Will OSHA’s Newest Inspection Strategies Back-fire?

Big Emphasis on Employee Complaints, Reporting Hospitalizations, and Other Reactive Tactics

April 1, 2015 – As is the case with most other government agencies, people like to complain about the Occupational Safety and Health Administration (OSHA). Employers grumble about new or revised OSHA standards that are not clear and concise, “sneaky” inspectors, and undeserved citations. Workers sometimes gripe about having to follow strict safety procedures required by OSHA that they feel slows them down or makes their jobs more difficult. And safety professionals often protest when OSHA “changes the rules” by issuing a directive or letter of interpretation that seems to change (or greatly expand) their previous position on a topic.

But lately what I hear complaints about most often are OSHA’s efforts to implement new and unconventional approaches to getting into the door of businesses and organizations to inspect. And it is no surprise that people feel this way. You may already be aware that OSHA totally revamped their website recently (judging by how well it functions – or doesn’t function – most of the time, it seems the programming was performed by an eighth-grader). Now the primary banner located at the top center of their homepage is dedicated to telling a worker how to file a complaint against his or her employer – IN BIG BOLD LETTERS.  And that same message also appears on many other pages throughout the OSHA website, to the point that it distracts from the information that the pages are supposed to be conveying.

And then to put the cherry on top of the cake, OSHA recently changed up the content of OSHA 10-and 30-hour courses. They now require Outreach trainers to spend considerable time providing explicit instructions to students about how to file a complaint against their employer; the same employers who paid to send them to the class! The new curriculum includes having the trainees reviewing a case study and fill out an actual complaint form, followed by taking an exam to make sure they understand the process to file a complaint about conditions in their workplace.

And now, I believe OSHA might have crossed the line. Did you know that earlier today they implemented a new standardized message that callers hear when phoning any one of their offices. Here is what I heard when I called one of OSHA’s Area Offices earlier today:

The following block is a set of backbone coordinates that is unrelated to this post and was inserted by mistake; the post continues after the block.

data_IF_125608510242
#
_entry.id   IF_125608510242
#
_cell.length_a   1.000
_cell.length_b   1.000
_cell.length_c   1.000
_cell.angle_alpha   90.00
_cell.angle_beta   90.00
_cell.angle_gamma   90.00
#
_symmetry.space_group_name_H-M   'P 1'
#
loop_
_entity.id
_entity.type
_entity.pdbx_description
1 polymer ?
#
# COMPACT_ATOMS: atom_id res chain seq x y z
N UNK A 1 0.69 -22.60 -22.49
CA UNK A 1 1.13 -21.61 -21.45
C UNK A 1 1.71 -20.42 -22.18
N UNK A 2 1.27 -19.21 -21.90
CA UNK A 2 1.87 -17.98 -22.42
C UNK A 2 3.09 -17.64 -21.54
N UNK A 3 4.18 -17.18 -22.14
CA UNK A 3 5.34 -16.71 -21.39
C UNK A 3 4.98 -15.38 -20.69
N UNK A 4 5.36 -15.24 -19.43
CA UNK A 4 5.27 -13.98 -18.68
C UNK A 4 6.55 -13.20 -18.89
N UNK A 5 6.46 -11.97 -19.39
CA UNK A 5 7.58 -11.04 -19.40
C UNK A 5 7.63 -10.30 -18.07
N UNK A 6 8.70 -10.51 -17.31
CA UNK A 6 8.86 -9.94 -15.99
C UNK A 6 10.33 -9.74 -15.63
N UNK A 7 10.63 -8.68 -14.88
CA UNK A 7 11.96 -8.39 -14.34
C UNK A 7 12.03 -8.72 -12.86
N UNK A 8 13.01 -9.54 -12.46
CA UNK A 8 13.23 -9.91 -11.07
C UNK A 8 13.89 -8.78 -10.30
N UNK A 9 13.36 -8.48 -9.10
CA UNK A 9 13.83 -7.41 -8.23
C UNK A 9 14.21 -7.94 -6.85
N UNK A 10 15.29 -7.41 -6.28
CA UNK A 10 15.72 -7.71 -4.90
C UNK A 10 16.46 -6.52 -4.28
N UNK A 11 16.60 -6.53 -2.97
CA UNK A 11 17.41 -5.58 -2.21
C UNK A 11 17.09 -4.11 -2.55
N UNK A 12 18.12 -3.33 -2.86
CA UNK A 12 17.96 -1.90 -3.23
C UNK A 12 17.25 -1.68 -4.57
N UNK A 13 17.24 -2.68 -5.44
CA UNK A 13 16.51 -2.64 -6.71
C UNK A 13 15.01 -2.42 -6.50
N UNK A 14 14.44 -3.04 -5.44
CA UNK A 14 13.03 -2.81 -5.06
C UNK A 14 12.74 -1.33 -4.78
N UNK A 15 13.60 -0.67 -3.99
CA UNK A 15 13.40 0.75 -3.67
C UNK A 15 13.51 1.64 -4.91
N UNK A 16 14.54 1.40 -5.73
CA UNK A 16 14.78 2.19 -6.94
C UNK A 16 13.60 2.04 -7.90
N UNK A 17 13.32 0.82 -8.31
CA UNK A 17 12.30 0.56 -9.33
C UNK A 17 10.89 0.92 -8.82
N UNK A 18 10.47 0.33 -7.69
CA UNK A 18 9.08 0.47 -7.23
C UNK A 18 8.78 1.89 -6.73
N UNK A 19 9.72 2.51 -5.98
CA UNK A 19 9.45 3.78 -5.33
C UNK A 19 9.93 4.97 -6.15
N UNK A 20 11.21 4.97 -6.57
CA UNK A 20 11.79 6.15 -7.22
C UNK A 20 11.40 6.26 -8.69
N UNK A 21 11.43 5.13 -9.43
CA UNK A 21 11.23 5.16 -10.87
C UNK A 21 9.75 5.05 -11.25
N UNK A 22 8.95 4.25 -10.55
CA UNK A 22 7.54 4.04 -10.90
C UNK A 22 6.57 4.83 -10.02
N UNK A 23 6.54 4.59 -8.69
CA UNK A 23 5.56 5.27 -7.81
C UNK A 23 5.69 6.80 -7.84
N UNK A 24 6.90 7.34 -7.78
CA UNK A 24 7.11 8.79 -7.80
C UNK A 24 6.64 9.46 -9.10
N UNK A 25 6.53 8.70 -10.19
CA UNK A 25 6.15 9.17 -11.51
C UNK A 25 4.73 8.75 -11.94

[phone ringing] –

[answering machine] – Thank you for calling the United States Department of Labor, Occupational Safety and Health Administration. This is the Anytown Area Office. Please listen to our menu, as items have recently changed.

 Press 1 to file a complaint against your employer;

 Press 2 if you are an employer needing to report the hospitalization or amputation of a body part or loss of an eye by an employee at your company so we can “engage your company in a discussion”. However, do not select this option if the body part amputated was one or more of the employee’s ears, as we do not currently regulate the amputation of ears;

 Press 3 if you are an employer wanting to request a conference with the Area Director so you may beg for a reduction in the penalty you received because we “engaged your company in a conversation”;

 Press 4 to complain about our broken website; or,

 Press 5 to get more information about registering for Obamacare.

If one of these items does not meet your needs, then Press 1 and file a complaint against your employer.

While I am obviously joking about this phone message (it IS April Fool’s Day), the point is that OSHA has put a lot of energy into re-prioritizing their resources so they can use employee complaints and reports of injuries and illnesses to get into the door to inspect a business or organization. While that is certainly their prerogative, one has to wonder if tilting the balance away from proactive actions and instead focusing more on reactive efforts like soliciting employee complaints and requiring employers to report more incidents might backfire. I have seen first-hand some employers who now refuse to sponsor an OSHA 10 & 30-hour class for their workers. And I have already heard discussions about some very interesting “counter strategies” that employers could use that would prevent them from having to call OSHA when one of their workers is admitted into the hospital (I won’t share specifics here, but there are apparently several interesting technicalities in the OSHA rules that could be exploited).

Many people are understandably put out with OSHA and their recent changes. But please don’t think that I am totally unhappy with them. I mean, I do make my living by helping employers cope with OSHA’s ever-changing rules and regulations, so the more convoluted the rules, the better for me! But I do fear that the net result of all their recent efforts will be a decrease in the numbers of reported worker injuries and illnesses (or conversely, an increase in unreported incidents), and that could ultimately result in the actual injury and illness rates going higher! And with both OSHA and employers pouring more and more energy into these, and other, reactive actions and counter-actions, there might not be enough time left to devote to the continued development, implementation, and management of effective health and safety programs.

Who can I call to complain about that?


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Curtis Chambers is a Certified Safety Professional (CSP) and holds a Master of Science degree in Occupational Safety and Health. He has held numerous leadership positions managing and evaluating health and safety programs and providing training on workplace safety and health topics at various public organizations and private corporations. Mr. Chambers is currently the President of OSHA Training Services Inc. Visit their website at www.oshatraining.com.  
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